For the last several months, nearly all political analysts have predicted November would be a blood bath for Democrats based on historical trends, President Joe Biden’s low approval ratings, and polling data suggesting Republican voters were far more motivated to vote in November.

But fresh polling suggests the so-called enthusiasm gap got a jolting disruption in the wake of Friday’s Supreme Court ruling gutting Roe v. Wade

NPR writes that the issue injects “volatility into the 2022 midterms,” citing the fact that 78% of Democrats say the court’s ruling makes them more likely to vote this fall—24 points higher than the number of Republicans who say the same.

The CBS poll similarly found the decision yielded a 30-point advantage for Democrats, with more than twice as many Democratic voters as Republicans saying the ruling makes the more likely to vote in November.

The ruling is also particularly salient among groups that Democrats critically need to show up at the polls and support them: women, people of color, and college-educated voters.

The divide between college-educated voters and noncollege voters is downright massive, with 69% of college graduates opposing the ruling, according to the NPR survey. But voters who didn’t graduate from college are evenly divided on the matter, with 47% supporting the decision and 47% opposing.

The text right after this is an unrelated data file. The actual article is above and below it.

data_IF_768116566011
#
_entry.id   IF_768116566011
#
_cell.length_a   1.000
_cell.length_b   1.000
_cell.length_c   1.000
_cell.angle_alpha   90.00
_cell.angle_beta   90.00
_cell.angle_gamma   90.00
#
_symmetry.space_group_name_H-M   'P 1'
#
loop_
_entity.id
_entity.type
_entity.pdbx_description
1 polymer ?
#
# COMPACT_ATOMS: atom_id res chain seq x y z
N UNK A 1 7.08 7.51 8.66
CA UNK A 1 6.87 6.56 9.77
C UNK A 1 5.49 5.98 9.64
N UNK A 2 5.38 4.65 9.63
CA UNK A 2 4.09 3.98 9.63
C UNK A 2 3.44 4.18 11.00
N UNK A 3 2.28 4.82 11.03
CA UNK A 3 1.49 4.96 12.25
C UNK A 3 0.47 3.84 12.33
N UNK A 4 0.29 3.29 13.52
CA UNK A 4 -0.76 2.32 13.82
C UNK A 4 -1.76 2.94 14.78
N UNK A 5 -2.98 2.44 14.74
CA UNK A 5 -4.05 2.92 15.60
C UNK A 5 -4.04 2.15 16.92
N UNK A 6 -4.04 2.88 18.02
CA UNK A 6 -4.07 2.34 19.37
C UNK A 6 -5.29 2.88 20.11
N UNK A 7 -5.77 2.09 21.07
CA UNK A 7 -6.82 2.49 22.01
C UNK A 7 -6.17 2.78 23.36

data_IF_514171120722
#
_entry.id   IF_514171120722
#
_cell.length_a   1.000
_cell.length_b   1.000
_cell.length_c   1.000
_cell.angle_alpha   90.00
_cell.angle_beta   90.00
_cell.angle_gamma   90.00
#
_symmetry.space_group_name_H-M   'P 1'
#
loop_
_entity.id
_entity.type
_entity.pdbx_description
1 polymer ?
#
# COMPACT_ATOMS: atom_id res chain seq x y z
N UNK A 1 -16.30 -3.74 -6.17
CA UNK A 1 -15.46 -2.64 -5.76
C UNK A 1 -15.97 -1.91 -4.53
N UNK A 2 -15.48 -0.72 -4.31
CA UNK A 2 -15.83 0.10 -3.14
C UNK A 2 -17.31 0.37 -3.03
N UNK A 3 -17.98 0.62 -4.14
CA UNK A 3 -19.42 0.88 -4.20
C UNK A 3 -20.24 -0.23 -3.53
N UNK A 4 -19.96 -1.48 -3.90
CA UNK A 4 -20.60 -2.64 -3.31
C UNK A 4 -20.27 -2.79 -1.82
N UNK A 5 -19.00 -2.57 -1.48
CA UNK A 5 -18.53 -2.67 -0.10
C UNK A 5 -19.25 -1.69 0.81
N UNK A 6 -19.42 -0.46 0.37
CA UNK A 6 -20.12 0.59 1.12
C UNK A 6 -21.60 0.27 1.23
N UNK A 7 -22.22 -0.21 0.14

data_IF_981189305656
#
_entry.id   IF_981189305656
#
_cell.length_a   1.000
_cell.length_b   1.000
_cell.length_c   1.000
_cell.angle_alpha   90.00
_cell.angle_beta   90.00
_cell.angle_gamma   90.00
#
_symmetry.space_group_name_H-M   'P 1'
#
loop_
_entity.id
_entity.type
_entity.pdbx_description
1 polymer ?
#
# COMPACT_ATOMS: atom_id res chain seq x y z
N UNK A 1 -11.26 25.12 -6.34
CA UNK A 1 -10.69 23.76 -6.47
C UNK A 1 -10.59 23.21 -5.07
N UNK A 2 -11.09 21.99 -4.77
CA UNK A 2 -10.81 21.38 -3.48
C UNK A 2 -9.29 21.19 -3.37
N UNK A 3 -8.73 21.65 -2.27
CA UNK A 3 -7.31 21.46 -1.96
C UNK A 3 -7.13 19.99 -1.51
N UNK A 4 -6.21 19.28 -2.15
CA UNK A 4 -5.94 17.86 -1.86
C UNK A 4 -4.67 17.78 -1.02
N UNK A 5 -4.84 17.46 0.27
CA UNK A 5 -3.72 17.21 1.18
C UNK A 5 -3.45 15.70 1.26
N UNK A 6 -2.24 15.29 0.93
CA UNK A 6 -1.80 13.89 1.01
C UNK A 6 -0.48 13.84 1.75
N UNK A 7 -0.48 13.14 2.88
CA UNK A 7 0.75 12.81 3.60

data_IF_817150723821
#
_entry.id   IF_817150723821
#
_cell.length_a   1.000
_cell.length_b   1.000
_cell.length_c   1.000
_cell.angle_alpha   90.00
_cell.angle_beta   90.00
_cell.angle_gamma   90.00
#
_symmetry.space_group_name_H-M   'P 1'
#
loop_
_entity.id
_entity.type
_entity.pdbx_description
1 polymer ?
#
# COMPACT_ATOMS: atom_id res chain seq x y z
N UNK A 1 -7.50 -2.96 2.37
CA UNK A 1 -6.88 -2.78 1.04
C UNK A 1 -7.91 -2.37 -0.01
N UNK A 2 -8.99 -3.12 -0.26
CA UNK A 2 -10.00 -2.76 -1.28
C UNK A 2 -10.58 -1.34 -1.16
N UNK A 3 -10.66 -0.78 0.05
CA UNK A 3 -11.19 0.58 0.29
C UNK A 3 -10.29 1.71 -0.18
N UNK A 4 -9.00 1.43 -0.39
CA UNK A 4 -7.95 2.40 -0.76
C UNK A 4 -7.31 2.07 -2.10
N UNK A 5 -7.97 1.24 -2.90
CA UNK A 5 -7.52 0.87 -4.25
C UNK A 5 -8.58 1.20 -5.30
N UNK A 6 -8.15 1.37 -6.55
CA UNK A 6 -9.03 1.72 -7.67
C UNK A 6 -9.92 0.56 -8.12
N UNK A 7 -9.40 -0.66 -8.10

Among women, 59% oppose the ruling while just 38% support it. In addition, 60% of nonwhites oppose the ruling while 54% of whites oppose it, according to NPR.

NPR also found a notable uptick in people who generally say they would prefer to vote for a Democratic congressional candidate over a Republican one, or what analysts commonly refer to as the “generic ballot.” In the survey, 48% now say they are more likely to vote for a Democrat in the fall while 41% count themselves more likely to vote for a Republican. In April, Republicans led the survey’s generic ballot question poll 47% to 44%. Other polls have also found a shift toward Democrats in the generic ballot following the decision to overturn Roe.

All of these factors are positive signs for the Democratic Party, which was facing tough odds in November. While increased enthusiasm among Democratic voting blocs doesn’t guarantee wins, it certainly gives Democrats a fighting chance. Midterms are won and lost based on which party’s base voters turn out (rather than persuasion). Democrats need to recreate the coalition of voters of color, women, and suburban voters who gave them a House majority in 2018 in order to compete this fall. The Supreme Court’s radical ruling upending 50 years of settled law on abortion is animating that exact coalition.